Usability testing guidelines for creating a successful UX
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Published on June 4, 2014
Usability testing is a critical component of user experience design. UX testing starts early in the design process. You can start to test with initial sketches and paper prototypes, long before you’ve built your first interactive prototype. Even while in the early UX design phases, while still working on paper, you can have designers follow the primary user flows as they are being explained or discussed. By testing early you are able to make certain that your user flows have been validated before the time you get to the development process. This allows you to confirm foundational ideas and concepts before you start to invest time with coding and development.
Conducting usability testing with paper prototypes is the start of the process. Later in the development cycle you’ll benefit from conducting usability tests with your target audience. Start by identifying the target audience for your application, and make certain your testers are representative of this audience. During the initial phase of the testing, you can gauge their reaction to the UX design. Later, you can obtain feedback on how easily the testers can perform the core tasks the application or website is designed to provide.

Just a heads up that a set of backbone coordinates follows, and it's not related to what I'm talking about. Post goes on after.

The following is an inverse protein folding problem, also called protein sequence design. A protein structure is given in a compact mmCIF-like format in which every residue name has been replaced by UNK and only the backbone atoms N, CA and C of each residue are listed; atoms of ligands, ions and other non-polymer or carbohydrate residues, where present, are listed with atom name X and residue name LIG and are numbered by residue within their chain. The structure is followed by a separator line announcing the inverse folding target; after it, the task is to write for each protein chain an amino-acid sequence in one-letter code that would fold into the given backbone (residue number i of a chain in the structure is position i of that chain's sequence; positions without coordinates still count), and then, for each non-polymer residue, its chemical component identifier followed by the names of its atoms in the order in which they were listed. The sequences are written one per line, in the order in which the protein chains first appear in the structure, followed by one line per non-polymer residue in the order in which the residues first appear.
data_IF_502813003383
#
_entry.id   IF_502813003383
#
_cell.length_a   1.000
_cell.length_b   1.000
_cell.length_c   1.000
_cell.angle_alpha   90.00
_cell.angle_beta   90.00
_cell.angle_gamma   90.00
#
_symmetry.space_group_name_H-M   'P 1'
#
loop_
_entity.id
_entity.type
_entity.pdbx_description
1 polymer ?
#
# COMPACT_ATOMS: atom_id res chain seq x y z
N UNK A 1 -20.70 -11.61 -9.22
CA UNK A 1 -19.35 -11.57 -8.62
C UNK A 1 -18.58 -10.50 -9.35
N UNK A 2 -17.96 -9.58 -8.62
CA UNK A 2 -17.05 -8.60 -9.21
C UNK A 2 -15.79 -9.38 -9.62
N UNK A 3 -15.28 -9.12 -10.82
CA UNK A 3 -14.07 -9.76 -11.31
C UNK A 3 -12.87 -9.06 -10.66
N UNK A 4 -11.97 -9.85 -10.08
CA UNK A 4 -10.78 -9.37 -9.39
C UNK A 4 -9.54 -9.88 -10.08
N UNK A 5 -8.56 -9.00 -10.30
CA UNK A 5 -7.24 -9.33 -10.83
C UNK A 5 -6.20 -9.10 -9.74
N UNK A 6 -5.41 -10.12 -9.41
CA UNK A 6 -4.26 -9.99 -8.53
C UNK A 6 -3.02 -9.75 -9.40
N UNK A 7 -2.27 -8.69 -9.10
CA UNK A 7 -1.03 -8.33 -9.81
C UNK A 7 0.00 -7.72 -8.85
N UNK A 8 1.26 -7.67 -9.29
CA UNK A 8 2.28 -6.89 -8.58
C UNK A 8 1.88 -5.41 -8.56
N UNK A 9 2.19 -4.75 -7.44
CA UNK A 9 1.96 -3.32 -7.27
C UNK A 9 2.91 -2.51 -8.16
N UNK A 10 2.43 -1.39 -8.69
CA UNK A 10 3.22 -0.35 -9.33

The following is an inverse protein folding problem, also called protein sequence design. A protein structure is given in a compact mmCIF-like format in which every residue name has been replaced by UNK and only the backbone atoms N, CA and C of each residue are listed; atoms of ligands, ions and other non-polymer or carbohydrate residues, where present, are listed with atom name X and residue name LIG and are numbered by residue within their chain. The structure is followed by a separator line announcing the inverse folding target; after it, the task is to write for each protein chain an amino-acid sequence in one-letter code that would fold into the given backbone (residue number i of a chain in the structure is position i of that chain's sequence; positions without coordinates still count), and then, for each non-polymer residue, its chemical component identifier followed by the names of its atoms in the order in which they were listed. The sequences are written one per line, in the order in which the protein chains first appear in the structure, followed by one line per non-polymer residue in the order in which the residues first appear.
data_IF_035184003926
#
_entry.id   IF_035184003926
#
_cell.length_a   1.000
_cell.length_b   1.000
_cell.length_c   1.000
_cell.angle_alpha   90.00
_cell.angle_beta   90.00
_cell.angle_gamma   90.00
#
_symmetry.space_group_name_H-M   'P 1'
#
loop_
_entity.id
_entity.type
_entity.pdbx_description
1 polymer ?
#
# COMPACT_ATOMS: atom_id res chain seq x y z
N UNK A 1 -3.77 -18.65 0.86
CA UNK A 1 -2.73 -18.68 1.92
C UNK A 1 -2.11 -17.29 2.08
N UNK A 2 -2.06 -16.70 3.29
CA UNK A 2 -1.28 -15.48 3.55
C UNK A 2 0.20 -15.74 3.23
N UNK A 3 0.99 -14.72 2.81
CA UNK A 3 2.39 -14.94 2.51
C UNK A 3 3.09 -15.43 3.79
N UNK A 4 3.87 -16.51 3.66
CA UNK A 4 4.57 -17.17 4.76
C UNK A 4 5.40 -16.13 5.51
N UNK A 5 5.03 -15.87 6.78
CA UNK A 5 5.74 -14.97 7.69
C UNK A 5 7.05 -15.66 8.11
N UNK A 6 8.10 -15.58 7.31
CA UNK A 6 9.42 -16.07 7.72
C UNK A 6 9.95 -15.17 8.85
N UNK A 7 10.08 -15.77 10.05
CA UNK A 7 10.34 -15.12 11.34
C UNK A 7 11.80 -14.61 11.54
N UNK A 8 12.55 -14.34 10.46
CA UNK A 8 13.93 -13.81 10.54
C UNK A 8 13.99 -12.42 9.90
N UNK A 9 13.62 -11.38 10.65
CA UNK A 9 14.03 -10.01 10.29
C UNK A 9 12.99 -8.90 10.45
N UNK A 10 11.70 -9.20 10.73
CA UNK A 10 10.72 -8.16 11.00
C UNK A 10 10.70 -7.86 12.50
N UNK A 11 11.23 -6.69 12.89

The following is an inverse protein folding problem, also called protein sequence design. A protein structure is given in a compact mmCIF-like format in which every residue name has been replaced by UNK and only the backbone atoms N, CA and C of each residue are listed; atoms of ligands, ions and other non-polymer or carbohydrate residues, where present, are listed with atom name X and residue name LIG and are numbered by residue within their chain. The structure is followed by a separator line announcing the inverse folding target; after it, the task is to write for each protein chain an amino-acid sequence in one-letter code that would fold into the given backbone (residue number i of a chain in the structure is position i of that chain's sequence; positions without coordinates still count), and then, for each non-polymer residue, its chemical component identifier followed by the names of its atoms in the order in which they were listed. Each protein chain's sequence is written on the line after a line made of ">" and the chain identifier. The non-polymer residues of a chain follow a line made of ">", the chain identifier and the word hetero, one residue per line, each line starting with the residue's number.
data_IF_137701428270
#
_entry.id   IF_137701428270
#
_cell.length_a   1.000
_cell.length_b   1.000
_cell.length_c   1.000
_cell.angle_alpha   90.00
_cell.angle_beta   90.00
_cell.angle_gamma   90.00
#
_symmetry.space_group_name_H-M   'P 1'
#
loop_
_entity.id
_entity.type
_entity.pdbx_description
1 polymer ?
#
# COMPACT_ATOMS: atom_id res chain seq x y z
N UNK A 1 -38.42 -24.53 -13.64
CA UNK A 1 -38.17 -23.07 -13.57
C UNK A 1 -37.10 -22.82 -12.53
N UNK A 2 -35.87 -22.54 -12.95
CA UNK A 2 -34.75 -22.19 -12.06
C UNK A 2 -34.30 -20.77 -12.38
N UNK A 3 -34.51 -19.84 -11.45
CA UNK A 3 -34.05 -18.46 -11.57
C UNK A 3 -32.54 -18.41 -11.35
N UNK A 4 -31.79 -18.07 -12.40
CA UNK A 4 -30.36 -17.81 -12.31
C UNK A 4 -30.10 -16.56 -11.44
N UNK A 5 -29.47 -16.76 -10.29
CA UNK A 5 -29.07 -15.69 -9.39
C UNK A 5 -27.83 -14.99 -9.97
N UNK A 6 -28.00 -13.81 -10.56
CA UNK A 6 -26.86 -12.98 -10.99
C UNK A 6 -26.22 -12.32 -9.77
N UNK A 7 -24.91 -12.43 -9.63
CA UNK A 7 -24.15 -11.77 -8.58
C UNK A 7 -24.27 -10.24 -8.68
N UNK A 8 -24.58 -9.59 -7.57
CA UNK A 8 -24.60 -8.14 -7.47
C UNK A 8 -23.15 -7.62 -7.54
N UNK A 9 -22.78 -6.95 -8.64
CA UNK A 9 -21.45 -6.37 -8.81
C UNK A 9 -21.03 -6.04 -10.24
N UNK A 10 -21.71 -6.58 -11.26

The importance of usability testing is one of the many best practices we teach in the foundational UX training courses offered at American Graphics Institute.
About the author
Jennifer Smith is a user experience designer, Photoshop expert, educator and author based in Boston. She is the author of more than 20 books on design tools and processes, including Adobe Creative Cloud for Dummies, Adobe Creative Cloud Digital Classroom, and Photoshop Digital Classroom. She has been awarded a Microsoft MVP three times for her work with user experience design in creating apps for touch, desktop, and mobile devices.
Jennifer delivers UX training and UX consulting for large Fortune 100 companies, small start-ups, and independent software vendors. She has been hired by Adobe and Microsoft to deliver training workshops to their staff, and has traveled to Asia, Europe, India, the Middle East, and across the U.S. to deliver courses and assist on UX design projects. She has extensive knowledge of modern Windows UX Design, having worked closely with the Windows team to create educational material and deliver UX workshops to key partners globally on behalf of Microsoft. Jennifer works with a wide range of prototyping tools including Fireworks, Photoshop, Illustrator, Blend for Visual Studio, and Balsamiq.